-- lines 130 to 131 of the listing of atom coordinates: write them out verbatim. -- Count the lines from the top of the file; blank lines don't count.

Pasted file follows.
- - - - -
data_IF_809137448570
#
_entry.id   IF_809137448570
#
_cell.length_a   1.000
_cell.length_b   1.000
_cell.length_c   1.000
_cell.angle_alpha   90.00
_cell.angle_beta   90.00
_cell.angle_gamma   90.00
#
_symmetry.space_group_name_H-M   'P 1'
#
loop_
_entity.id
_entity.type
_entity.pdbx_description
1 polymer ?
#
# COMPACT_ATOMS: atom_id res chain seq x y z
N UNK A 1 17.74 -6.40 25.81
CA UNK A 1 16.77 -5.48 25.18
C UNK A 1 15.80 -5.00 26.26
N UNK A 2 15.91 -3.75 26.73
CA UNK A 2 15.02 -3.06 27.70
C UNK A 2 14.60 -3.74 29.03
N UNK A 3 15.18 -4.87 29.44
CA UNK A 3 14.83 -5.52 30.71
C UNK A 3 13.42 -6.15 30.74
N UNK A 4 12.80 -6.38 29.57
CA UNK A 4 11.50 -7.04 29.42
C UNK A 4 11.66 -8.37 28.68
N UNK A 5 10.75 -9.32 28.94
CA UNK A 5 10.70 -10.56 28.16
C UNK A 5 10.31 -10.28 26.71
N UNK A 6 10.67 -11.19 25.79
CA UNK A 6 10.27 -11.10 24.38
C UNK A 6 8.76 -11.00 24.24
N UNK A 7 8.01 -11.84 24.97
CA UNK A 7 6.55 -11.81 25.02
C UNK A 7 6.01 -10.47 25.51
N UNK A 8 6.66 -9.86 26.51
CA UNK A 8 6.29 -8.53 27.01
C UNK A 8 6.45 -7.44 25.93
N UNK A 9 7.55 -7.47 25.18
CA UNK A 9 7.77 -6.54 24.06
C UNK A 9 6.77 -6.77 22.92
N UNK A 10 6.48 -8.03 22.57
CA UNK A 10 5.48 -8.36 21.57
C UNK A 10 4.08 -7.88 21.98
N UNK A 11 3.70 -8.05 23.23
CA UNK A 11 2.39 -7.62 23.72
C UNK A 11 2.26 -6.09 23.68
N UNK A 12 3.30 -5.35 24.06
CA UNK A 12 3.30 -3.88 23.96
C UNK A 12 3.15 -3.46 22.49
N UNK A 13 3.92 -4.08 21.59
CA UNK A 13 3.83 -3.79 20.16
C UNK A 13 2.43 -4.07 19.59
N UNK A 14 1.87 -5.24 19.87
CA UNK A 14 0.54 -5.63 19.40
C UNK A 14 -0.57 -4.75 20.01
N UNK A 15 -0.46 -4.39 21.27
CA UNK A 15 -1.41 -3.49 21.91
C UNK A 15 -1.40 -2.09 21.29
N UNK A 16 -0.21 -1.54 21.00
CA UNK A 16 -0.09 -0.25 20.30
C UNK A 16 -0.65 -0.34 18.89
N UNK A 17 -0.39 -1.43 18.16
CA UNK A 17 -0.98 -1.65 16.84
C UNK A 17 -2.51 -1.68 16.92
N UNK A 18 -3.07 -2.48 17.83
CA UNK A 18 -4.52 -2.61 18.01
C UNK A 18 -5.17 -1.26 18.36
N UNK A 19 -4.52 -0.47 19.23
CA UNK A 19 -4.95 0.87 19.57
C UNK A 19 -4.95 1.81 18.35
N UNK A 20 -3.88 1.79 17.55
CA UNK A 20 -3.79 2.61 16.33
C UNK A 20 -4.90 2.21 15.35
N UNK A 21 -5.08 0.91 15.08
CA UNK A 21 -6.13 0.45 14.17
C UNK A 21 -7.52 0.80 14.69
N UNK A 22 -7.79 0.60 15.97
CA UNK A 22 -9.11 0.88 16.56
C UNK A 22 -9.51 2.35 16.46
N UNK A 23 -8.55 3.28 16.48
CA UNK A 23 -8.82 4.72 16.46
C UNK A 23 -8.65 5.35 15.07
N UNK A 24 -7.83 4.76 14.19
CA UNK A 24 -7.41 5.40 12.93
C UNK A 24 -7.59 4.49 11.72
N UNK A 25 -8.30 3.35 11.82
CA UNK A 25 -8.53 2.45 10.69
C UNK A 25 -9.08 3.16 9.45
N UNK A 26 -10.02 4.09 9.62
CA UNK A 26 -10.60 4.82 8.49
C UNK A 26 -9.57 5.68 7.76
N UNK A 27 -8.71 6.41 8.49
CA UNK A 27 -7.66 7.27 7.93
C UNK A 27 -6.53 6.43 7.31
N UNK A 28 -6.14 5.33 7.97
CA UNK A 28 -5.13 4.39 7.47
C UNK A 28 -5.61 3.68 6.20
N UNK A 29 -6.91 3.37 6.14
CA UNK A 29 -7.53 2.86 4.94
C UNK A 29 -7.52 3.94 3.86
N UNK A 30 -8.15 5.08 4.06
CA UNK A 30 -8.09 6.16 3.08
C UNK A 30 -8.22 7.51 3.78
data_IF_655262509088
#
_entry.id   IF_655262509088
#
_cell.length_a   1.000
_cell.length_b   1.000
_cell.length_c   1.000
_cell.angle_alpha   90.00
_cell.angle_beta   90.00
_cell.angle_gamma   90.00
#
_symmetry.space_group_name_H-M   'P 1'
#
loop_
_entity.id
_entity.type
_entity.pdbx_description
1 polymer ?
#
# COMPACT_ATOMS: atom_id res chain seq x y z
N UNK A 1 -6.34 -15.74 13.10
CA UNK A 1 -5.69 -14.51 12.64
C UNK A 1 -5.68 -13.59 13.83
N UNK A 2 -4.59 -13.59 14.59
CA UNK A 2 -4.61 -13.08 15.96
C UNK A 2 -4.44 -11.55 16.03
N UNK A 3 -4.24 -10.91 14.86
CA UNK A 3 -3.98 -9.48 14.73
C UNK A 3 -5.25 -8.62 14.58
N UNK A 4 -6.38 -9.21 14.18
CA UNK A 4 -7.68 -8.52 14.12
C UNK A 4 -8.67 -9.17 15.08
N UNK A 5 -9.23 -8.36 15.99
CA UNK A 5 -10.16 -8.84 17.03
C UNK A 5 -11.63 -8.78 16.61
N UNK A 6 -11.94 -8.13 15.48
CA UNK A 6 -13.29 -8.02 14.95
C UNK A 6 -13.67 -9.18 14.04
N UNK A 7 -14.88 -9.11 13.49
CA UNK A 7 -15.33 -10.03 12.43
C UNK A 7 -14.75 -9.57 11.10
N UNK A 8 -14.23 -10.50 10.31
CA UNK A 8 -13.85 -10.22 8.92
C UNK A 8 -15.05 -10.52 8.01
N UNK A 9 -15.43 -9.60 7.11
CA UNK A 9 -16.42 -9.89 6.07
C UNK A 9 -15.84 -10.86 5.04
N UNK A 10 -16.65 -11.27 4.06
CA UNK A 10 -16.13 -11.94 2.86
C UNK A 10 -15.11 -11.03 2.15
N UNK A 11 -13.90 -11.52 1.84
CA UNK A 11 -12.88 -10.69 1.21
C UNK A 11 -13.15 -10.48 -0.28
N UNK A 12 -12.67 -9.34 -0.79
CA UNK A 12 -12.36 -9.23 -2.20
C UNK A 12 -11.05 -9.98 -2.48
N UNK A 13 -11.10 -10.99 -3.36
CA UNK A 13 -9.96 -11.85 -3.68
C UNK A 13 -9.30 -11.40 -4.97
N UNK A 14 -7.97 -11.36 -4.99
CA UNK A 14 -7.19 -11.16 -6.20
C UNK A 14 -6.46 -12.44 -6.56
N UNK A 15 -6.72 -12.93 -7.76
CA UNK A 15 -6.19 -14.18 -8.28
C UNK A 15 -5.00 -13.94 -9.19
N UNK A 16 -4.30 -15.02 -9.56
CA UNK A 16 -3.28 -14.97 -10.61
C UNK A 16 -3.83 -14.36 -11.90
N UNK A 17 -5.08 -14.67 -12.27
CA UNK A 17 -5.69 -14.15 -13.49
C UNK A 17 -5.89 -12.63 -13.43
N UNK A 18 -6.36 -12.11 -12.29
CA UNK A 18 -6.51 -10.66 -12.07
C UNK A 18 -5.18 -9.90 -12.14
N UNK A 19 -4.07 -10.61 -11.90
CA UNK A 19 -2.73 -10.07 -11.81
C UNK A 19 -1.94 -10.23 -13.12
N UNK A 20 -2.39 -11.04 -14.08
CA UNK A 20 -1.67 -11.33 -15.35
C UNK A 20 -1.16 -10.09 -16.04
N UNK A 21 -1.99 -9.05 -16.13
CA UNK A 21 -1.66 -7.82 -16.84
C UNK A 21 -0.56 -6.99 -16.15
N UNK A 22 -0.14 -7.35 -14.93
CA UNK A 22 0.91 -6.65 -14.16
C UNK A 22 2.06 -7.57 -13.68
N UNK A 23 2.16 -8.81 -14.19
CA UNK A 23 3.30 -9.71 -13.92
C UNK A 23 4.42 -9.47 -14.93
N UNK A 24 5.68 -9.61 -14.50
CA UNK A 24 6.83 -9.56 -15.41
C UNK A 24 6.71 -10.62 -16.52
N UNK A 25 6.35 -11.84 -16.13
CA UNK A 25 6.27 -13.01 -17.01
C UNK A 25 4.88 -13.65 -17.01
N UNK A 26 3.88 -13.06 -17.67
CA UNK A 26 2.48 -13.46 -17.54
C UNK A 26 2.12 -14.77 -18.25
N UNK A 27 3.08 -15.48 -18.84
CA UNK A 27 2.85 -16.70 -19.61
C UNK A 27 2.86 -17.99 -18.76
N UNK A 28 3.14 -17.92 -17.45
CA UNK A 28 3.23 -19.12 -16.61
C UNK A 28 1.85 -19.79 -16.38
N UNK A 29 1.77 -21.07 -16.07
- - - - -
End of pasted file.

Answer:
# COMPACT_ATOMS: atom_id res chain seq x y z
N UNK A 1 -6.34 -15.74 13.10